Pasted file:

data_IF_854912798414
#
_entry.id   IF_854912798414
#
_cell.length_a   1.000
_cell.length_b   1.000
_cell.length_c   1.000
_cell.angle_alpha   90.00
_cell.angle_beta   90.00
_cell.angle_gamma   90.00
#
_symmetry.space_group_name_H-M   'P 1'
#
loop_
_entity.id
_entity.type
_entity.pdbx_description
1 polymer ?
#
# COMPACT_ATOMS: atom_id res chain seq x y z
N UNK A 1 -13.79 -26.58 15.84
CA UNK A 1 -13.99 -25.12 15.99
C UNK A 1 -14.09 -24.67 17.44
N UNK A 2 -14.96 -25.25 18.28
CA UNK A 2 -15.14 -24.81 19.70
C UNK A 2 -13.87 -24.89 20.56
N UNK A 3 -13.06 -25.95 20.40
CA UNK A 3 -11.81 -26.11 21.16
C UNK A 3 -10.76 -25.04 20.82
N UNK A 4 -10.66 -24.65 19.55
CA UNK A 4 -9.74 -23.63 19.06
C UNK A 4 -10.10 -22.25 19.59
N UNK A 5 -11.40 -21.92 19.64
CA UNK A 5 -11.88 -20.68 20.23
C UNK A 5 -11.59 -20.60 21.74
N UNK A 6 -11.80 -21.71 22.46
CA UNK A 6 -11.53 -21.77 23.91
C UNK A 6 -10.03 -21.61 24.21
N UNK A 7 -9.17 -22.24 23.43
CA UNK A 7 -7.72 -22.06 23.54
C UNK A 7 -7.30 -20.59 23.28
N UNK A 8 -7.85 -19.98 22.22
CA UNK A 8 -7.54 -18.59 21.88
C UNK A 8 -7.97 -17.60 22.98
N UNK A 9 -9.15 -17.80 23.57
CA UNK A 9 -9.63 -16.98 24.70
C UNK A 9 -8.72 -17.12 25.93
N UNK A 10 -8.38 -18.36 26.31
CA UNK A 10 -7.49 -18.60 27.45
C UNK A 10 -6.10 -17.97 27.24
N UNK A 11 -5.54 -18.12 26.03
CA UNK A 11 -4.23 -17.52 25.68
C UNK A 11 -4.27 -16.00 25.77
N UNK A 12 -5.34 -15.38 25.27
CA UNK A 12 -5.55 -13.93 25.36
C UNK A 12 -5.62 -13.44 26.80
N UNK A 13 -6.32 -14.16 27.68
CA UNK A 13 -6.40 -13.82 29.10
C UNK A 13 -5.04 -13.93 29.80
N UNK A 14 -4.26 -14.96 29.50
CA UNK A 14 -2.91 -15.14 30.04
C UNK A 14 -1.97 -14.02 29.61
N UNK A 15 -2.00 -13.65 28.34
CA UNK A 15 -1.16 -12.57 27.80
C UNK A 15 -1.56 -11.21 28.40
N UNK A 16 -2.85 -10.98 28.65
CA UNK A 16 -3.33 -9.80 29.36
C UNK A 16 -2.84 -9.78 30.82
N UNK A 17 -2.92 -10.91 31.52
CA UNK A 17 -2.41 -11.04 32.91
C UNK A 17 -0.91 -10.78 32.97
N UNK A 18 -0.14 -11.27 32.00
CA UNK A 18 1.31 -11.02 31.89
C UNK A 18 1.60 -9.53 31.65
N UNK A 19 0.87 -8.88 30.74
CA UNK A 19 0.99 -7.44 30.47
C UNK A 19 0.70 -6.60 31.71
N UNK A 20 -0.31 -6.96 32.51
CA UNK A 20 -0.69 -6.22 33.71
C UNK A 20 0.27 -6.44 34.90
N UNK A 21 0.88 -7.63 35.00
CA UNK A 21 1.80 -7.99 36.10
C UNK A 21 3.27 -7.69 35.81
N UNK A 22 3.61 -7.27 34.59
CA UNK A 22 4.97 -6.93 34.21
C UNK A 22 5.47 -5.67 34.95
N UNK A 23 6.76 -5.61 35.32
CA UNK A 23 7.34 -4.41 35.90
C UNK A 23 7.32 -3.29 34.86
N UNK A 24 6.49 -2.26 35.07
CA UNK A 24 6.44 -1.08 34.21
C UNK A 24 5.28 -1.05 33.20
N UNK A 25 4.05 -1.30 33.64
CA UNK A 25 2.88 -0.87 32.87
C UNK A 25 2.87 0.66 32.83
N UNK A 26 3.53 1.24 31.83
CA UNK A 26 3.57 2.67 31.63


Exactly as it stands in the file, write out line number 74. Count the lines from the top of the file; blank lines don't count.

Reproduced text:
C UNK A 18 1.60 -9.53 31.65